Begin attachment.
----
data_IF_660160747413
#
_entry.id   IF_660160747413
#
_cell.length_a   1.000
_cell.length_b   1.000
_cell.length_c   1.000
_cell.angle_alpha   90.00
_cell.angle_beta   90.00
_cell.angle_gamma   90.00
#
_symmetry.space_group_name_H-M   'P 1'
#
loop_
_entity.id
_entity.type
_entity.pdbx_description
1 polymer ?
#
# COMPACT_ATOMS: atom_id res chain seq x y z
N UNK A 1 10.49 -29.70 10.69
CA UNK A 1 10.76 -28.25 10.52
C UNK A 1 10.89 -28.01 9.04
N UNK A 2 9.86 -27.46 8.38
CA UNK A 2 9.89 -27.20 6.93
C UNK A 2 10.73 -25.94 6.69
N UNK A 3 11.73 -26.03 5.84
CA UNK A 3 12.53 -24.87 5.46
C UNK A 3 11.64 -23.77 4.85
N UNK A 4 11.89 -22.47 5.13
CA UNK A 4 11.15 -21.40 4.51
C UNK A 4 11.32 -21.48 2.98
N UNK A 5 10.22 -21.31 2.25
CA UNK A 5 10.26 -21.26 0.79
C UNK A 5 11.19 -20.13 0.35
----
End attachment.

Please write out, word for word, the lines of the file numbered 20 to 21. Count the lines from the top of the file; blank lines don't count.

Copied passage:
# COMPACT_ATOMS: atom_id res chain seq x y z
N UNK A 1 10.49 -29.70 10.69